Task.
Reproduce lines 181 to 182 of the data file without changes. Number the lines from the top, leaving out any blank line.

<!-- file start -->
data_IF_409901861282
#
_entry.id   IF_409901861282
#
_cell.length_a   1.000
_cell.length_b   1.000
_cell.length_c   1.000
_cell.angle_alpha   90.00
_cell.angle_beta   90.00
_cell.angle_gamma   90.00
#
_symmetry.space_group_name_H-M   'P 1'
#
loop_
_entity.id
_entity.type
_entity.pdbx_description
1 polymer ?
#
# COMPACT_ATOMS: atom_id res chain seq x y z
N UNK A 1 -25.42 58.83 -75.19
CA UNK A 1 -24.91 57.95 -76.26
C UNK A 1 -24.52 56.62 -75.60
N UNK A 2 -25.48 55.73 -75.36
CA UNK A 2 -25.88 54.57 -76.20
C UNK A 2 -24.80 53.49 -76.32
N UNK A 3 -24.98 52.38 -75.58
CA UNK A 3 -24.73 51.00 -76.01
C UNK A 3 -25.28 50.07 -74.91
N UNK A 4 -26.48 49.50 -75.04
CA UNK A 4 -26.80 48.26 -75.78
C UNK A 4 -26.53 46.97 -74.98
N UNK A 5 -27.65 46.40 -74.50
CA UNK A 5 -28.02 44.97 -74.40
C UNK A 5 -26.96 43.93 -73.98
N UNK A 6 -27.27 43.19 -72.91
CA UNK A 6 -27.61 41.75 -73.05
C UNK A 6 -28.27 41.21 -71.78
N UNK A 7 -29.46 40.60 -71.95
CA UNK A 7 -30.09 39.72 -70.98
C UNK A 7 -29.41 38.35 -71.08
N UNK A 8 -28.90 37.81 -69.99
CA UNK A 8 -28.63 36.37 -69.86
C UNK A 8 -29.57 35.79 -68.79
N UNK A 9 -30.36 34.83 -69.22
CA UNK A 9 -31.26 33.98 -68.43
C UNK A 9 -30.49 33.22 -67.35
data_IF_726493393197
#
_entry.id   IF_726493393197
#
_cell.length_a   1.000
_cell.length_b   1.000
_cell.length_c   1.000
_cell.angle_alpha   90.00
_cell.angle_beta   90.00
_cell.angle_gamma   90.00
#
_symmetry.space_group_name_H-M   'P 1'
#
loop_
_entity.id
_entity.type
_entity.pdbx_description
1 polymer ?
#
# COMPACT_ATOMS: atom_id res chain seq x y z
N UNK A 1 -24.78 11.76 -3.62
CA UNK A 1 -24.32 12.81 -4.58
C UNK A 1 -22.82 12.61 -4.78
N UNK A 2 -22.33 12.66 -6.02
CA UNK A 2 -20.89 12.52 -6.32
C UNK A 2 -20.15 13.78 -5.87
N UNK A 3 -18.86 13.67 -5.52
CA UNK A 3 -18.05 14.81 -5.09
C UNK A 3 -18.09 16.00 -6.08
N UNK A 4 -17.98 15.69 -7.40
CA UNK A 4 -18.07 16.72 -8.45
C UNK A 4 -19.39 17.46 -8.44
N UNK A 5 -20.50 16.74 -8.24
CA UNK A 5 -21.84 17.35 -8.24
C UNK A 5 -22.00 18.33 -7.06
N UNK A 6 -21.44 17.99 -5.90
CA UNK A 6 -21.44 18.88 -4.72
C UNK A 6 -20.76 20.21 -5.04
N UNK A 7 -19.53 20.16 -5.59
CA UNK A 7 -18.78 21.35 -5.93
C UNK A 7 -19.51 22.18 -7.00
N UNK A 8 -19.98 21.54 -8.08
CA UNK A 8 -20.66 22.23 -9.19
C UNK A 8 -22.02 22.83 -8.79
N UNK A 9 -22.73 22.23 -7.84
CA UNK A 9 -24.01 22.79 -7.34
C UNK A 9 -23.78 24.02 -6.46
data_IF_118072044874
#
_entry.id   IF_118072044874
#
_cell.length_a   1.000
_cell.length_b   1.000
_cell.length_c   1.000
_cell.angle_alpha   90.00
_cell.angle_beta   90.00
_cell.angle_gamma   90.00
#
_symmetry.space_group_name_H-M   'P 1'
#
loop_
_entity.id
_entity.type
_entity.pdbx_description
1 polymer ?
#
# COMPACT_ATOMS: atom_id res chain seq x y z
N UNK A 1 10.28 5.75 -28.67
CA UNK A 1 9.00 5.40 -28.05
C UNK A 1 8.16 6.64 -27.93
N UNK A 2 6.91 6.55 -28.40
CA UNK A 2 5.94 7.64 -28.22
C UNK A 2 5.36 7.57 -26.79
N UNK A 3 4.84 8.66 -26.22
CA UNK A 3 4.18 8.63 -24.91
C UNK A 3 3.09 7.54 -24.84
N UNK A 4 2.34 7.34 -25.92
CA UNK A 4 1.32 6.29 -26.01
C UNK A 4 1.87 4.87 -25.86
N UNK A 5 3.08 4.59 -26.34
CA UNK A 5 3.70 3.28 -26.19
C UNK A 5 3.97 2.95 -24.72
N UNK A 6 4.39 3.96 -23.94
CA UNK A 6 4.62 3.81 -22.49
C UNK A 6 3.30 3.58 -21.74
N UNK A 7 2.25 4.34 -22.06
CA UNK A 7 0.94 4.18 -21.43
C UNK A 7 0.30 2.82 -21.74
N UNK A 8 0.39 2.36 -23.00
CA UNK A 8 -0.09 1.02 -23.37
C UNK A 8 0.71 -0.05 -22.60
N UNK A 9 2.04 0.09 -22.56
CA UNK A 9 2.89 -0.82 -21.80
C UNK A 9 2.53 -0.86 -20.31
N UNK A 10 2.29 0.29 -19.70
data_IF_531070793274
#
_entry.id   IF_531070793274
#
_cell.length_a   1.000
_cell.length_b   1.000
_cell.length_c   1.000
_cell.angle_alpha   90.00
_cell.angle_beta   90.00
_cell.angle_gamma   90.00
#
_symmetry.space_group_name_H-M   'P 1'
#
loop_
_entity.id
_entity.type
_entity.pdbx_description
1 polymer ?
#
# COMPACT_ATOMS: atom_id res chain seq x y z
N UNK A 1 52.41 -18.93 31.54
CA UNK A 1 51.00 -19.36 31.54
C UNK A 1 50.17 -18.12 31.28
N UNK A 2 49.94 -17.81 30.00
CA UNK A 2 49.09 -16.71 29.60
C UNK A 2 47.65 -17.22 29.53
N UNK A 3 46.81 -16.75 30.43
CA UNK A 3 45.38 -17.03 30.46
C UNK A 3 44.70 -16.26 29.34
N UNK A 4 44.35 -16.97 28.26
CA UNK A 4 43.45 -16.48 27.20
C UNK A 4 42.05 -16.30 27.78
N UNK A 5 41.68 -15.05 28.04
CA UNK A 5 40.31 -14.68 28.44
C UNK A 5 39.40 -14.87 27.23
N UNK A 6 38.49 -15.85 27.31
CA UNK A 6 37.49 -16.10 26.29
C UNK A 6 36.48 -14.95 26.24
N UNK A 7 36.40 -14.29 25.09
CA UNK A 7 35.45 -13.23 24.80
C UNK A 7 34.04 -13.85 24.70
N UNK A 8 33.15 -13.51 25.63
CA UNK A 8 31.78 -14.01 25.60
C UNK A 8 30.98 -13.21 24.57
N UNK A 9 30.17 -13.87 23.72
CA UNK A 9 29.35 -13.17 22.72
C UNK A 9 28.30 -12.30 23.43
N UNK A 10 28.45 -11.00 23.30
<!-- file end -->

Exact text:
N UNK A 7 36.40 -14.29 25.09
CA UNK A 7 35.45 -13.23 24.80